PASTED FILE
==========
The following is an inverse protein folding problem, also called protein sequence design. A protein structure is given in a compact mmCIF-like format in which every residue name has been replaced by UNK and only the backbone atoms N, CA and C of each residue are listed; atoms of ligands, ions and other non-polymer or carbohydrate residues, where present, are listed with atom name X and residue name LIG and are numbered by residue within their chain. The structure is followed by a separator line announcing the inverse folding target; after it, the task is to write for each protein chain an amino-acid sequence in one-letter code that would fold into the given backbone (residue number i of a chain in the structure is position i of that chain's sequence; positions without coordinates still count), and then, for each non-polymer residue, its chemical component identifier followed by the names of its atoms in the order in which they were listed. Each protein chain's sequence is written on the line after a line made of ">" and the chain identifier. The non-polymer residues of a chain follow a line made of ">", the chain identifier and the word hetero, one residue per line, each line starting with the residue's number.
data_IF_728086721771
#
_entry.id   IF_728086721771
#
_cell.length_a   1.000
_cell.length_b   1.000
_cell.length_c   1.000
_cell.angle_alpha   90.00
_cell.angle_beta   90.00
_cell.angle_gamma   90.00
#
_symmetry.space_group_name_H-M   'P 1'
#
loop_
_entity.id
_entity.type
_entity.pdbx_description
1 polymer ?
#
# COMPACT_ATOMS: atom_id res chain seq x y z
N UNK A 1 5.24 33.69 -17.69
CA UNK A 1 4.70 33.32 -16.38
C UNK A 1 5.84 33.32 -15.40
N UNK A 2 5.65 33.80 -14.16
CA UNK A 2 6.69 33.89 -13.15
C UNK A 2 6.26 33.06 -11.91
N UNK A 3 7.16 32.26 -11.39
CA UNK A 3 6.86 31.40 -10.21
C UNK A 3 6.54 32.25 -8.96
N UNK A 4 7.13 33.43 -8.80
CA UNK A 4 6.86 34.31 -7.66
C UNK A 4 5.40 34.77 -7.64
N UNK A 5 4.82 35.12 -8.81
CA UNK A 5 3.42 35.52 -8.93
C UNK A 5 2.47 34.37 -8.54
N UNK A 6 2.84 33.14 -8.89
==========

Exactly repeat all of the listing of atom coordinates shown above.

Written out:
The following is an inverse protein folding problem, also called protein sequence design. A protein structure is given in a compact mmCIF-like format in which every residue name has been replaced by UNK and only the backbone atoms N, CA and C of each residue are listed; atoms of ligands, ions and other non-polymer or carbohydrate residues, where present, are listed with atom name X and residue name LIG and are numbered by residue within their chain. The structure is followed by a separator line announcing the inverse folding target; after it, the task is to write for each protein chain an amino-acid sequence in one-letter code that would fold into the given backbone (residue number i of a chain in the structure is position i of that chain's sequence; positions without coordinates still count), and then, for each non-polymer residue, its chemical component identifier followed by the names of its atoms in the order in which they were listed. Each protein chain's sequence is written on the line after a line made of ">" and the chain identifier. The non-polymer residues of a chain follow a line made of ">", the chain identifier and the word hetero, one residue per line, each line starting with the residue's number.
data_IF_728086721771
#
_entry.id   IF_728086721771
#
_cell.length_a   1.000
_cell.length_b   1.000
_cell.length_c   1.000
_cell.angle_alpha   90.00
_cell.angle_beta   90.00
_cell.angle_gamma   90.00
#
_symmetry.space_group_name_H-M   'P 1'
#
loop_
_entity.id
_entity.type
_entity.pdbx_description
1 polymer ?
#
# COMPACT_ATOMS: atom_id res chain seq x y z
N UNK A 1 5.24 33.69 -17.69
CA UNK A 1 4.70 33.32 -16.38
C UNK A 1 5.84 33.32 -15.40
N UNK A 2 5.65 33.80 -14.16
CA UNK A 2 6.69 33.89 -13.15
C UNK A 2 6.26 33.06 -11.91
N UNK A 3 7.16 32.26 -11.39
CA UNK A 3 6.86 31.40 -10.21
C UNK A 3 6.54 32.25 -8.96
N UNK A 4 7.13 33.43 -8.80
CA UNK A 4 6.86 34.31 -7.66
C UNK A 4 5.40 34.77 -7.64
N UNK A 5 4.82 35.12 -8.81
CA UNK A 5 3.42 35.52 -8.93
C UNK A 5 2.47 34.37 -8.54
N UNK A 6 2.84 33.14 -8.89